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Exercising During Pregnancy: Should You Do It?

There has been a lot of talk about training during pregnancy. Is it safe? How hard should you push yourself? Read on to learn the right way to exercise while pregnant to reap its benefits.. Learn more at eVitamins, the largest online health Australia superstore.

Weight gain is no doubt part of being pregnant, but keeping weight gain within a healthy range is key for both mother and child. Healthy weight gain during pregnancy should be between 25 and 35 pounds, adding about 10 pounds if you’re expecting twins.

Many women want to keep exercising while pregnant to avoid gaining too much weight or undoing all their training prior to becoming pregnant, but there is right way and a wrong way to work out while pregnant and many benefits beyond weight management.

Benefits of Exercise During Pregnancy
Weight control is certainly a benefit, but not the only reason to continue an exercise routine during pregnancy. Women who exercise while pregnant are less likely to develop conditions like gestational diabetes, sleep better and will have better stamina to lessen fatigue. Physical activity can help with other symptoms of pregnancy by reducing stress and helping to improve mood. Strong muscles will also make carrying the weight of a growing belly easier on the body, for better comfort and less back pain.

Lastly, women who exercise during pregnancy may have an easier time delivering their baby and that baby is more likely to be at a healthy weight.

Proper Nutrition
Keeping mother and child well nourished is crucial for both of their health during pregnancy, but will also make exercising easier and safer. Consuming extra calories means not feeling as depleted during exercise but also throughout the rest of your day. While details regarding the best diet and supplements during pregnancy isn't the focus of this article, here are a few tips. A balanced diet between all food groups is optimal, but if you are vegetarian, it's a safe diet as long as it's balanced. A pure vegan diet may put you at risk during pregnancy, so discuss the details of your diet with a nutritionist and your physician.

If you like fish or take fish oil, eat only cooked fish to avoid parasites and look for sources that limit your mercury exposure. Avoid caffeine and nitrites/nitrates and limit alcohol. These can all cross the placenta and cause serious problems for your baby. If you take supplements, it's especially crucial you discuss each one with your physician. Many can cause bleeding, preterm labor, miscarriage or possibly cause birth defects.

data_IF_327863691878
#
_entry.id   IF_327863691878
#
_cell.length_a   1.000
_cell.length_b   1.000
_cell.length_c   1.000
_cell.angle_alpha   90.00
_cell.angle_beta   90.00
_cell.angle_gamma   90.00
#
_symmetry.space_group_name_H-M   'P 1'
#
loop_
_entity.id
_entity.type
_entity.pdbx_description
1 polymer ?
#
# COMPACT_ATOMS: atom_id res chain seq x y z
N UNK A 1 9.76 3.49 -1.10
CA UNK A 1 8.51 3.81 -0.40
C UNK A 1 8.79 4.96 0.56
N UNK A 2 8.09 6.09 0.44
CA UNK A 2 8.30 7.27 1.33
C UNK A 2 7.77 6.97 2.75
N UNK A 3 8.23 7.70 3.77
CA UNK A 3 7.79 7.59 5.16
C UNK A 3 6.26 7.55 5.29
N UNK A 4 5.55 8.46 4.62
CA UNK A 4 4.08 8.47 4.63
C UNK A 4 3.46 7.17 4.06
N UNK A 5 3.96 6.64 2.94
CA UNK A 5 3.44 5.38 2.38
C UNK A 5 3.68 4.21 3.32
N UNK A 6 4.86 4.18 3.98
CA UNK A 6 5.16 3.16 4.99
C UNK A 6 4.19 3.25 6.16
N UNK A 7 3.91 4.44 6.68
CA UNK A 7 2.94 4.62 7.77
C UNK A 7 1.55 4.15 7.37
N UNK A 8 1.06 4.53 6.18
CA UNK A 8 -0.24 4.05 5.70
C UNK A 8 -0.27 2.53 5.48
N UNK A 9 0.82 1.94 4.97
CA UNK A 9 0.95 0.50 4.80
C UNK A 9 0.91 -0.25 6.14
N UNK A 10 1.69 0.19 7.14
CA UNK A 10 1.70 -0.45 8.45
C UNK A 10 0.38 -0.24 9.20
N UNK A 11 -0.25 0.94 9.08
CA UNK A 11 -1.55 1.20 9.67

Safety First
Before hitting the mat, bike, track or gym, it's important to speak with your doctor to get cleared for exercise, especially if you weren't very active before becoming pregnant. In most situations, walking is considered safe as a beginner’s program during pregnancy. If you were active before pregnancy you can usually engage in similar activity but in moderation. If you're a competitive athlete, it's crucial that your workout activities are under physician supervision at all times.

As a general rule, low impact types of exercise, such as walking or swimming are best. If you were a regular runner, walker, swimmer, etc. before pregnancy, it should be safe to continue, but lowering the intensity may be necessary. Definitely don't try to push yourself harder than you were or try something new. Any activity that poses a great risk of falling should also be avoided, as your balance will be affected by your growing belly. Don't hold your breath during exercise and avoid exercise in hot and humid weather where you increase risk of dehydration.

Aim for 30 minutes a day to keep yours and your baby's health on track. Keep your physician informed of your physical activity and pay attention to how you feel. Any dizziness, pain, headaches, extreme fatigue or spotting shouldn't be ignored. Finally, if you have a medical condition or previous pre-term births, exercise during pregnancy may be harmful. So, again, the key is to check with your physician.

Exercise should always be a part of your life and by taking it seriously, you can reap the benefits during your pregnancy, delivery and beyond.


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Statements made about specific vitamins, supplements, procedures or other items sold on or through this website have not been evaluated by eVitamins or by the United States Food and Drug Administration. They are not intended to diagnose, treat, cure or prevent disease. The information provided on this site is for informational purposes only. As always, please consult with a licensed doctor or physician before starting any diet, exercise or supplement program, before taking any vitamin or medication, or if you have or suspect you might have a problem.

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